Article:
Monday, 8 May 2017

Vitamin D genes and autism

"Vitamin D deficiency is a putative environmental risk factor for autism spectrum disorder (ASD)."

And...

"We provide straightforward genetic evidences for the first time that VDRGs [vitamin D-related genes] with a strong degree of DNM [de novo mutations] burden in ASD and DNMs of VDRGs could be involved in the mechanism underlying in ASD pathogenesis."

That was the research bottom line reported on by Jinchen Li and colleagues [1] examining an important part of the whole 'vitamin D - autism' link (see here). Specifically, how outside of just looking at functional levels of vitamin D in relation to autism (see here) and implying that groups on the autism spectrum may not be getting enough vitamin D through sunlight exposure or diet, there may be other underlying issues to consider. As other authors have hinted, the genetics of vitamin D metabolism may also be part and parcel of the autism - vitamin D story (see here).

This time around, researchers "analyzed publicly-available DNMs from 4,327 ASD probands and 3,191 controls." Among those DNMs - alterations to the genetic code present in probands but not extended family members - "18 of the VDRGs were found to harbor recurrent functional DNMs in the probands, compared with only one in the controls." In other words, small 'glitches' in the genes thought to be involved in vitamin D metabolism were more frequently present in the autism group than the not-autism group. Said glitches *may* have the ability to affect the working of those vitamin D metabolising genes with onward effects.

This is interesting work. It kinda reiterates that (i) vitamin D and the metabolism of vitamin D might be important for at least some parts of the autism spectrum and, (ii) issues with deficiency or insufficiency of vitamin D metabolites in relation to autism may be the product of both genetic and environmental issues. We obviously need to see more investigations done in this area; not least to define how widespread said genetic issues affecting vitamin D metabolism might be in relation to the very wide and very heterogeneous autism spectrum. I'd put a bet on such issues perhaps affecting only part of the autism spectrum and perhaps related to one or more phenotypes. Other authors seem to think so too [2].  I'd also wager that something quite important might emerge when it comes to the specificity of any findings too (see here).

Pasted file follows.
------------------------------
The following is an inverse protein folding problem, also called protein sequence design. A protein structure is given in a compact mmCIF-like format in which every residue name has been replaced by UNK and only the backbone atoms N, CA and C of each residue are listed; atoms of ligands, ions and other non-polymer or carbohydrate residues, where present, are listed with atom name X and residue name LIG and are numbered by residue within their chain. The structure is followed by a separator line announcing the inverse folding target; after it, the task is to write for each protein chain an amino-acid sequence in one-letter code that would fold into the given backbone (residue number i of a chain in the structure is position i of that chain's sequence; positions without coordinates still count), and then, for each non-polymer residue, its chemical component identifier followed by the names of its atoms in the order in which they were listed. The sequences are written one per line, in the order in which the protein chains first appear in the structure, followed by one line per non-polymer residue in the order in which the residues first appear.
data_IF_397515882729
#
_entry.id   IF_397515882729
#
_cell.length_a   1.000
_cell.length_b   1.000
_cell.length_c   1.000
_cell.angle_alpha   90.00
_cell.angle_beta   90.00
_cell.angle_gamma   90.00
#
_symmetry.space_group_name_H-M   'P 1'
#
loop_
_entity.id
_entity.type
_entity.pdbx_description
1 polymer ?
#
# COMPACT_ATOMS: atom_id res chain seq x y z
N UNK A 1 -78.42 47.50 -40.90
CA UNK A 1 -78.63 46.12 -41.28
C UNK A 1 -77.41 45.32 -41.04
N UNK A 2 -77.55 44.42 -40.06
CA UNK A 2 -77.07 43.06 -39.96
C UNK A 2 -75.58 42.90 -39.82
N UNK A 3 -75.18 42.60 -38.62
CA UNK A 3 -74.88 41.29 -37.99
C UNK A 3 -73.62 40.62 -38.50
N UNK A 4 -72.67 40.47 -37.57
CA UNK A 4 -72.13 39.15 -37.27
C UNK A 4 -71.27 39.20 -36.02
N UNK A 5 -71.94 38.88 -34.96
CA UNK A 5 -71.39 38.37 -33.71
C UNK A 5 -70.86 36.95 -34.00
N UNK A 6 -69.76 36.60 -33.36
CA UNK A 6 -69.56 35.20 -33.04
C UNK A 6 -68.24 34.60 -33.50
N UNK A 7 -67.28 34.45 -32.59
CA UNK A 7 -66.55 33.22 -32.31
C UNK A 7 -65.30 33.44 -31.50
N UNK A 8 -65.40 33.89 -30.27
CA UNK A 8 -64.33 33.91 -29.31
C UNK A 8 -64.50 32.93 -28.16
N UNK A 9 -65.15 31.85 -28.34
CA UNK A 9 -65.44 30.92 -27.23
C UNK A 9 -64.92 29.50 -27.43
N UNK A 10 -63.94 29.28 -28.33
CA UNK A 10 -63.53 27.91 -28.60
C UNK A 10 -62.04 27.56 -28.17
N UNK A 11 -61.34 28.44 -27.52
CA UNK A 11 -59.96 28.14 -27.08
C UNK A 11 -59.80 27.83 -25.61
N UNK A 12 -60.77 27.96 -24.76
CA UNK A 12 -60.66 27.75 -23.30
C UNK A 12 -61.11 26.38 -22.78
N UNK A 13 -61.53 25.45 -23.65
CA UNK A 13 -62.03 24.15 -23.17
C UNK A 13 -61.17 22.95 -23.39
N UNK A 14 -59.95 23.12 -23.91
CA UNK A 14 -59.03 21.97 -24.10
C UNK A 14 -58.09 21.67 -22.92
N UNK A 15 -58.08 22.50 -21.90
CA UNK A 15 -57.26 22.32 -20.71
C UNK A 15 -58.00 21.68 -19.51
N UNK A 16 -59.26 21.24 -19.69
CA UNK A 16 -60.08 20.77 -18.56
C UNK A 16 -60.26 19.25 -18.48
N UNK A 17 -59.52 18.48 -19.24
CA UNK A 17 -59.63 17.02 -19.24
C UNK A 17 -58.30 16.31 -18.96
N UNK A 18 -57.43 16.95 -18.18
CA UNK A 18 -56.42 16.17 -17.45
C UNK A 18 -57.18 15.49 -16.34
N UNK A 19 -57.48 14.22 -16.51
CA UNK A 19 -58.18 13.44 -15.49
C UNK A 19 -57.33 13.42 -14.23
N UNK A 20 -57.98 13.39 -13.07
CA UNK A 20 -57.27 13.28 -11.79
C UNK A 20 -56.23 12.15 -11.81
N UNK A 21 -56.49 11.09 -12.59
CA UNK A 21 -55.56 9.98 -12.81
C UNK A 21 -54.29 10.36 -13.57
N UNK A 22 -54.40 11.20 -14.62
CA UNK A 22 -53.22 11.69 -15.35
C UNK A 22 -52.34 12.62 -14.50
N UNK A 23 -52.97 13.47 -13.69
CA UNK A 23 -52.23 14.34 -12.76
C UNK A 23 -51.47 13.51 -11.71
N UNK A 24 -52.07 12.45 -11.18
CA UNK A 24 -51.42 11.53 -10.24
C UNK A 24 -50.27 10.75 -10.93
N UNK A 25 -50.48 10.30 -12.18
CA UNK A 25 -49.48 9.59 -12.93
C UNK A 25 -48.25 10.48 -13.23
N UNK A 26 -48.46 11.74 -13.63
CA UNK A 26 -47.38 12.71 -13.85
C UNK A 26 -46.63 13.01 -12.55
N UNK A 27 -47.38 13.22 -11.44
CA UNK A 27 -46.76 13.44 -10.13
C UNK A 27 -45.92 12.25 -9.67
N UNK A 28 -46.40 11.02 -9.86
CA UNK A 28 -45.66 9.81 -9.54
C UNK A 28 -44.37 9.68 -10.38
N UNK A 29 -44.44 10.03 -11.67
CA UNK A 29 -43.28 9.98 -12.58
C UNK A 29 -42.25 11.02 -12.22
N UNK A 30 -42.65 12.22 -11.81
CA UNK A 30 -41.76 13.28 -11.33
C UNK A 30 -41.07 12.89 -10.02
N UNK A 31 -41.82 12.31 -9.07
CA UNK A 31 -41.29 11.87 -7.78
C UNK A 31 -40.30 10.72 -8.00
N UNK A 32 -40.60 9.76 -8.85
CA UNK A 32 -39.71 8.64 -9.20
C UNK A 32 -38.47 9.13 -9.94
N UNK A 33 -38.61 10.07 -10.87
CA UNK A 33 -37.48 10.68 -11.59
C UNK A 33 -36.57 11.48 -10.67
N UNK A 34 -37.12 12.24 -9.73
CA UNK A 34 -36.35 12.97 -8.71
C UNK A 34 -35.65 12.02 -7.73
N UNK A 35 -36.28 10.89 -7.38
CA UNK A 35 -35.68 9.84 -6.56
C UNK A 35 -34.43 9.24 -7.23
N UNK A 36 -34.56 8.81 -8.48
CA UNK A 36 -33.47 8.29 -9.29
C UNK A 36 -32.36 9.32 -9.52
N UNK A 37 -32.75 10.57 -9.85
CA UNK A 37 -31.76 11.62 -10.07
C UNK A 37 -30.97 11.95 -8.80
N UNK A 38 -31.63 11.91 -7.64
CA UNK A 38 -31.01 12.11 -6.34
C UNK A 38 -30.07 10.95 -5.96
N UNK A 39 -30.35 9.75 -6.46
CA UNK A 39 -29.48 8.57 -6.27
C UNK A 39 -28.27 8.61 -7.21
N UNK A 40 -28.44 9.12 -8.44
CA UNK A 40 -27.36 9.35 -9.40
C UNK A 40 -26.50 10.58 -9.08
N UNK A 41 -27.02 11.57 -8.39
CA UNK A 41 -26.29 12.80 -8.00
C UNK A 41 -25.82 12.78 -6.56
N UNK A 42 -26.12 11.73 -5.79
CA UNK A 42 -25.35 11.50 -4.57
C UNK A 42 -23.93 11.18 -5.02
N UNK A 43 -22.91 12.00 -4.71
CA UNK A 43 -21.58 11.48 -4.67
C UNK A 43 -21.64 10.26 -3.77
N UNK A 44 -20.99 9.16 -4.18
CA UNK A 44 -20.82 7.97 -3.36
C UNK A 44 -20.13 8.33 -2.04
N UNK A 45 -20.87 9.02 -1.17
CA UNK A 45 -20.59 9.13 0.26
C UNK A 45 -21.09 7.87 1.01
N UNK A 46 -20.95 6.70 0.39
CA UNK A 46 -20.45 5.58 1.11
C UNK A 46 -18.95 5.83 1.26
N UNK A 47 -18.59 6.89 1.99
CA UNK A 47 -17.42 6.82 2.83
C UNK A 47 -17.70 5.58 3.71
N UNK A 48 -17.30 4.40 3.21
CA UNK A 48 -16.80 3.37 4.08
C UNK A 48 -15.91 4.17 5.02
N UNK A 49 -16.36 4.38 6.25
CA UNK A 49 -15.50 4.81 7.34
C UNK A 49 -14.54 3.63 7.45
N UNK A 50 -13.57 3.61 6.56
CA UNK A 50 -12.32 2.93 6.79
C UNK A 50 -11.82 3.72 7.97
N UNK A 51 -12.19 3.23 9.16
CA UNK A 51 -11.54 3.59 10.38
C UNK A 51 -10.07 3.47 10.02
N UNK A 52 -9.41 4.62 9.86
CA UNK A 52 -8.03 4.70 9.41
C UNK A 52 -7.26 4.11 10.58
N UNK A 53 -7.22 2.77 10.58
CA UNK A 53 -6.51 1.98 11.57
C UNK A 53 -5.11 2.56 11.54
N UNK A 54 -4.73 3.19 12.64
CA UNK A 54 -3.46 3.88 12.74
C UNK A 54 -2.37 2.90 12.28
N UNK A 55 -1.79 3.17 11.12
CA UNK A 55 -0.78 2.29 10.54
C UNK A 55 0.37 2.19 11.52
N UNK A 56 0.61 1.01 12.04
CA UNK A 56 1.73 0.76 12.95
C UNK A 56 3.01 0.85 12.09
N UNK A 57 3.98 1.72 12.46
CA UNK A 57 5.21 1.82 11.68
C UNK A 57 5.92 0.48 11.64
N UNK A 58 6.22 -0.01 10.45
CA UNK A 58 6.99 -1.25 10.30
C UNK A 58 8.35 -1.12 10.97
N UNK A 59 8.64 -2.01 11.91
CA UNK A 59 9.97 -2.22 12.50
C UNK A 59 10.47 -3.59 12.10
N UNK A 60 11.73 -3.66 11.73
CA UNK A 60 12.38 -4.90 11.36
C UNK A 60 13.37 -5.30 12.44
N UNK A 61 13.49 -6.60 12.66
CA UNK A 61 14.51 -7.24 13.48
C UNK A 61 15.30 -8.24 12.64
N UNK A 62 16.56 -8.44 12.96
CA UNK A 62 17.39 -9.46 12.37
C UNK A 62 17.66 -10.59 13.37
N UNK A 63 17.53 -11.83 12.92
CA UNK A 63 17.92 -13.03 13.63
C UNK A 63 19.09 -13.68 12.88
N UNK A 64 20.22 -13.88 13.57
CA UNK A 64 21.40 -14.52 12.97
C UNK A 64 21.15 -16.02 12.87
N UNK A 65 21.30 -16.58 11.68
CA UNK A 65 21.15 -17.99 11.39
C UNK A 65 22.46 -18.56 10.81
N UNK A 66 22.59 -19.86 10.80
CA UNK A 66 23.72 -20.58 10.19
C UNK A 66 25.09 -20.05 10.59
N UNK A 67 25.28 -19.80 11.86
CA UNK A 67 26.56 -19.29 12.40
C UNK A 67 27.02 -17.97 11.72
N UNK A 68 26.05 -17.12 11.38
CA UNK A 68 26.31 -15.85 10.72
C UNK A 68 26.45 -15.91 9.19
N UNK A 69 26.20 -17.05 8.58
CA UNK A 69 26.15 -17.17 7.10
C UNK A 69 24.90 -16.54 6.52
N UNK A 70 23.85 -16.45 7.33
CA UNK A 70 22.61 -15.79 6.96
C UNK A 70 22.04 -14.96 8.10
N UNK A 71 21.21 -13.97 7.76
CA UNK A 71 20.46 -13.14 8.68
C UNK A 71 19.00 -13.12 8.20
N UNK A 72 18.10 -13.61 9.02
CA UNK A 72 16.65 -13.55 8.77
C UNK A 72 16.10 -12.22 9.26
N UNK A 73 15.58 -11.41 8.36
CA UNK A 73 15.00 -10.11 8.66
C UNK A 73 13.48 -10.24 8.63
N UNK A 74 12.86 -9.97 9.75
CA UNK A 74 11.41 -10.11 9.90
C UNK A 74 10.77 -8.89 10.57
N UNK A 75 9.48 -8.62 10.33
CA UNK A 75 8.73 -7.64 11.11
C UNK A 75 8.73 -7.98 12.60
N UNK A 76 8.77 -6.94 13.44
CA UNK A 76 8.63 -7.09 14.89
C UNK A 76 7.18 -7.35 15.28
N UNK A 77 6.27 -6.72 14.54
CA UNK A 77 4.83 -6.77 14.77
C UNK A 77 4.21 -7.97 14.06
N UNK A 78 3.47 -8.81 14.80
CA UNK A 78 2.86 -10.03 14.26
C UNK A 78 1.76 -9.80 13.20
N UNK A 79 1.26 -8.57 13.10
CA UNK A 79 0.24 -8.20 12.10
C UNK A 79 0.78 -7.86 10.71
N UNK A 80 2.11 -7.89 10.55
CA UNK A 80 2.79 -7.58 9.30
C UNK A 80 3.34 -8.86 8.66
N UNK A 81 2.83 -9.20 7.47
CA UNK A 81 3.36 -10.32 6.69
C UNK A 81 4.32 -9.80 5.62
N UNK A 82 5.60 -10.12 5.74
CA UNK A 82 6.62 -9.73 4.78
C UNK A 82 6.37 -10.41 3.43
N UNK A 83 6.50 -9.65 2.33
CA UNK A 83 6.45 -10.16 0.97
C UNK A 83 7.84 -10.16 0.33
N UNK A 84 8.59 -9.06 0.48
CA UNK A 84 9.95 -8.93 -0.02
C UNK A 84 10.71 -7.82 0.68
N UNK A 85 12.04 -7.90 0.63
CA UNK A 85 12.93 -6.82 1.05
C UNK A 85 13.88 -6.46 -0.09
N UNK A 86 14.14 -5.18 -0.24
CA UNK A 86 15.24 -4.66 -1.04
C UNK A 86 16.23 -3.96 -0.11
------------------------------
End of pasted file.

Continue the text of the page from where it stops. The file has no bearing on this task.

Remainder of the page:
The other question that needs to be answered is what can be done as and when issues with vitamin D metabolising genes are detected. Does this mean that additional supplementation of vitamin D (in it's typically supplemented form(s)) is unlikely to be of use (bearing in mind the recent data in this area) as a result of those DNMs? As with everything related to autism, simple answers to seemingly simple questions are very, very unlikely...


----------

[1] Li J. et al. Vitamin D-related genes are subjected to significant de novo mutation burdens in autism spectrum disorder. Am J Med Genet B Neuropsychiatr Genet. 2017 Apr 13.

[2] Gillberg C. et al. The role of cholesterol metabolism and various steroid abnormalities in autism spectrum disorders: A hypothesis paper. Autism Res. 2017 Apr 12.

----------

ResearchBlogging.org Li J, Wang L, Yu P, Shi L, Zhang K, Sun ZS, & Xia K (2017). Vitamin D-related genes are subjected to significant de novo mutation burdens in autism spectrum disorder. American journal of medical genetics. Part B, Neuropsychiatric genetics : the official publication of the International Society of Psychiatric Genetics PMID: 28407358